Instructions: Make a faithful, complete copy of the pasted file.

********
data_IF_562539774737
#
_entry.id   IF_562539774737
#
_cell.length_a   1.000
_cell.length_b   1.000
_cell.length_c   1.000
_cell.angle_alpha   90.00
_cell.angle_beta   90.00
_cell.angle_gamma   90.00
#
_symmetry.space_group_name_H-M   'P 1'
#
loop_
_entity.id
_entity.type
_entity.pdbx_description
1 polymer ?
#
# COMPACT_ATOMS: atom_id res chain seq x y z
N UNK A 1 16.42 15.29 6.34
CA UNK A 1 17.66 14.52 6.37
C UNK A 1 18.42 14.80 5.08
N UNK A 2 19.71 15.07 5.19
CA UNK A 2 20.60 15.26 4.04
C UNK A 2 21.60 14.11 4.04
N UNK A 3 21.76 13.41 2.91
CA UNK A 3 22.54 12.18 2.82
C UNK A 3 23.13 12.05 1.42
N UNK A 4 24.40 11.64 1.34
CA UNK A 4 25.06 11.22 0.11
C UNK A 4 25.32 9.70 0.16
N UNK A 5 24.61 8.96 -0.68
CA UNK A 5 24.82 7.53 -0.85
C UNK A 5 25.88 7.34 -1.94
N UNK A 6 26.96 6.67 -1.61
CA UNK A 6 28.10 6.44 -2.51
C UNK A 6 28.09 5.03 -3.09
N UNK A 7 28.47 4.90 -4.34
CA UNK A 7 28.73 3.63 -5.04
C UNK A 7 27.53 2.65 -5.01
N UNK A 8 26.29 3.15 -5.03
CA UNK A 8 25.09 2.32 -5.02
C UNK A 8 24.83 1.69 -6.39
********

data_IF_562539774737
#
_entry.id   IF_562539774737
#
_cell.length_a   1.000
_cell.length_b   1.000
_cell.length_c   1.000
_cell.angle_alpha   90.00
_cell.angle_beta   90.00
_cell.angle_gamma   90.00
#
_symmetry.space_group_name_H-M   'P 1'
#
loop_
_entity.id
_entity.type
_entity.pdbx_description
1 polymer ?
#
# COMPACT_ATOMS: atom_id res chain seq x y z
N UNK A 1 16.42 15.29 6.34
CA UNK A 1 17.66 14.52 6.37
C UNK A 1 18.42 14.80 5.08
N UNK A 2 19.71 15.07 5.19
CA UNK A 2 20.60 15.26 4.04
C UNK A 2 21.60 14.11 4.04
N UNK A 3 21.76 13.41 2.91
CA UNK A 3 22.54 12.18 2.82
C UNK A 3 23.13 12.05 1.42
N UNK A 4 24.40 11.64 1.34
CA UNK A 4 25.06 11.22 0.11
C UNK A 4 25.32 9.70 0.16
N UNK A 5 24.61 8.96 -0.68
CA UNK A 5 24.82 7.53 -0.85
C UNK A 5 25.88 7.34 -1.94
N UNK A 6 26.96 6.67 -1.61
CA UNK A 6 28.10 6.44 -2.51
C UNK A 6 28.09 5.03 -3.09
N UNK A 7 28.47 4.90 -4.34
CA UNK A 7 28.73 3.63 -5.04
C UNK A 7 27.53 2.65 -5.01
N UNK A 8 26.29 3.15 -5.03
CA UNK A 8 25.09 2.32 -5.02
C UNK A 8 24.83 1.69 -6.39